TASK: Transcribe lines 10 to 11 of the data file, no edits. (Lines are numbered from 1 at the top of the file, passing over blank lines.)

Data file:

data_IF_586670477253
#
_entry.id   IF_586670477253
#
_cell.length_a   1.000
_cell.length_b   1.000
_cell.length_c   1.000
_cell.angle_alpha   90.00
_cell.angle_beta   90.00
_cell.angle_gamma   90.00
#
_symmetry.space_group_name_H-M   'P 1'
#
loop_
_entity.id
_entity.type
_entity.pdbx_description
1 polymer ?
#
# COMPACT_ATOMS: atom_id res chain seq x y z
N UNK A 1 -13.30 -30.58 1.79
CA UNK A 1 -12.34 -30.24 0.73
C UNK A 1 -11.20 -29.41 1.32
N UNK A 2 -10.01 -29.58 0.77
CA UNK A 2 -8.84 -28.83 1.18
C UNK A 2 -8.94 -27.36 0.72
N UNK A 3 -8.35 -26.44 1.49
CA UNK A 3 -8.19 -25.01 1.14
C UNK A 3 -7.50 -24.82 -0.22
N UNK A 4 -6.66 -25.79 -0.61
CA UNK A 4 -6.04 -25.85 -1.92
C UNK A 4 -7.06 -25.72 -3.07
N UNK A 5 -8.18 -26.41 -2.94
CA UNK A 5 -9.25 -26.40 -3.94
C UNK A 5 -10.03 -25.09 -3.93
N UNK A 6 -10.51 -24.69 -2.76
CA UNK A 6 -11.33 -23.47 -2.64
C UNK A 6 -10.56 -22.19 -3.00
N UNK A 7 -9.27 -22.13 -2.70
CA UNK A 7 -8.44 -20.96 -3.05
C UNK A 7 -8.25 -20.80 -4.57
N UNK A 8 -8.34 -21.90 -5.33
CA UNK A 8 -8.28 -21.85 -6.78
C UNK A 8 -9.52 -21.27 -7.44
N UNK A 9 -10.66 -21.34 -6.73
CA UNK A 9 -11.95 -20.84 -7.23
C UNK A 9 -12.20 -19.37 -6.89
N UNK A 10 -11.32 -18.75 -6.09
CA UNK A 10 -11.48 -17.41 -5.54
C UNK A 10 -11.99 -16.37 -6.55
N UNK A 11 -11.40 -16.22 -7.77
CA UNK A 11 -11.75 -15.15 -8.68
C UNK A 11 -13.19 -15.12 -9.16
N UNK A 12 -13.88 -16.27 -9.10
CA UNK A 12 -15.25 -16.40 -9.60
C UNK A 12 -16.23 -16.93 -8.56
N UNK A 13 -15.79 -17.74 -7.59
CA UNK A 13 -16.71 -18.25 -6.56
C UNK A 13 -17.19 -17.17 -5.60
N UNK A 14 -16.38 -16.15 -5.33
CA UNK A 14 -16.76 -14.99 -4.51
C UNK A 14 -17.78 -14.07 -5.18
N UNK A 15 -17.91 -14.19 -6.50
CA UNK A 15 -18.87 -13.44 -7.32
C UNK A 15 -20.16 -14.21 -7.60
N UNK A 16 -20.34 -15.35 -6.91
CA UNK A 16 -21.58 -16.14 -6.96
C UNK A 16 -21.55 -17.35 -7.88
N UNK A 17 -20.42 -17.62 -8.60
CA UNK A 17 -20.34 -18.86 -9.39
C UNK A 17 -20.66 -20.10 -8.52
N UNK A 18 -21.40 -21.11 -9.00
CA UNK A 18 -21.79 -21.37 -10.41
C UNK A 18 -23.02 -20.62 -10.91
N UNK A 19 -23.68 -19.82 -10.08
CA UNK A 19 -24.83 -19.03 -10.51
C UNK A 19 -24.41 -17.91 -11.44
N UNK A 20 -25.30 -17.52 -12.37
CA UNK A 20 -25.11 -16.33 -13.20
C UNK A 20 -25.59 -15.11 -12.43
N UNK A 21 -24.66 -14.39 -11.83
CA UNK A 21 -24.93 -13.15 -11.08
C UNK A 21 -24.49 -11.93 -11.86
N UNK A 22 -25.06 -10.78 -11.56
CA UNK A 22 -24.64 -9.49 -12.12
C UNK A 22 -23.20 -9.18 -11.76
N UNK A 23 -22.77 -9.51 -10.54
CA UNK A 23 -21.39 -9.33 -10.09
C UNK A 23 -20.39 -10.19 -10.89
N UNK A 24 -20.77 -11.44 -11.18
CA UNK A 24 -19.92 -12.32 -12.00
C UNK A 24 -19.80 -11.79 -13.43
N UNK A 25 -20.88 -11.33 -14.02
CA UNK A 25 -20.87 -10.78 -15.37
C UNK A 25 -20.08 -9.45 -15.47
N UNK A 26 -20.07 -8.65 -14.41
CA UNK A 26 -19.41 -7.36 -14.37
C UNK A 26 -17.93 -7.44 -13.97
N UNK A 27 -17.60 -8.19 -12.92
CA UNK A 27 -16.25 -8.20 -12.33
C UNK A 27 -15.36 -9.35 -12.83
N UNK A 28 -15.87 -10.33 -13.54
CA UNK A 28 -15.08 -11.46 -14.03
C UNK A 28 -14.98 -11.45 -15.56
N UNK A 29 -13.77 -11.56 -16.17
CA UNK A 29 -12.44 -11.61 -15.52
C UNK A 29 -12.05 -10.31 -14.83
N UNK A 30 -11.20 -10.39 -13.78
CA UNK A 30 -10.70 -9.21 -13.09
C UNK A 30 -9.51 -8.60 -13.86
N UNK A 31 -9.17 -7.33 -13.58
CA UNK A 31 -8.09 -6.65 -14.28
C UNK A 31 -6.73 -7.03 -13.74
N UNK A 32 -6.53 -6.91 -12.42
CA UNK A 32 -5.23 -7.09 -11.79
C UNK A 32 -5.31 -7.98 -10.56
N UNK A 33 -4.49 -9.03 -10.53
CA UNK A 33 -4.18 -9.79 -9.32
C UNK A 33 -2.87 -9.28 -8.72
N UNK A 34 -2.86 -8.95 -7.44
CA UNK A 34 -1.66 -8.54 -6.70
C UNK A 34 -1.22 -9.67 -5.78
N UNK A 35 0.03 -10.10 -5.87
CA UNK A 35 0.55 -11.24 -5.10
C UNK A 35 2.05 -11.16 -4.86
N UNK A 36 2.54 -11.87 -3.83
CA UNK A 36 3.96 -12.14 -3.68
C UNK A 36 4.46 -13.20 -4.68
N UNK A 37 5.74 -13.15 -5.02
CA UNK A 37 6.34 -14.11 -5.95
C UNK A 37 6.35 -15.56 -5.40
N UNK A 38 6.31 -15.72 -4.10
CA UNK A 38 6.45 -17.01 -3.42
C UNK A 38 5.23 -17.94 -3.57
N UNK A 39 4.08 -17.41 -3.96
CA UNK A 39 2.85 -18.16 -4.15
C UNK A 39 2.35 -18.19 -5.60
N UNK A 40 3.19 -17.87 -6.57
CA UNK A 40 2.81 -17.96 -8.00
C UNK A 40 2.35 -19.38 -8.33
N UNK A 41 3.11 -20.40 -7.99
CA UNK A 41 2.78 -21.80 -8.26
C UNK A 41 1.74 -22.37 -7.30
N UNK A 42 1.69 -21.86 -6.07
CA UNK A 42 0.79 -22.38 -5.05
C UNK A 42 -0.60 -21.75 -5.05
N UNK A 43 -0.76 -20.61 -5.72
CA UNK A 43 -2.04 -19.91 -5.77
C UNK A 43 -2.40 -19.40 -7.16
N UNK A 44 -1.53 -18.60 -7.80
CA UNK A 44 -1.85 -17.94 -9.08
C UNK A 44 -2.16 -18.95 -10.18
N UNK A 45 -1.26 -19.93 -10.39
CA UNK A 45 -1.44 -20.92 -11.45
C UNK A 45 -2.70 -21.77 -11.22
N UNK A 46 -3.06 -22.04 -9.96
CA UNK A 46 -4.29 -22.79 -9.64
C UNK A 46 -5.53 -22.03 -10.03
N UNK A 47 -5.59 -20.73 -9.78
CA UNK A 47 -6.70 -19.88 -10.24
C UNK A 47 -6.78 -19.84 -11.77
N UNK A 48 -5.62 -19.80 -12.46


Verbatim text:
_cell.angle_gamma   90.00
#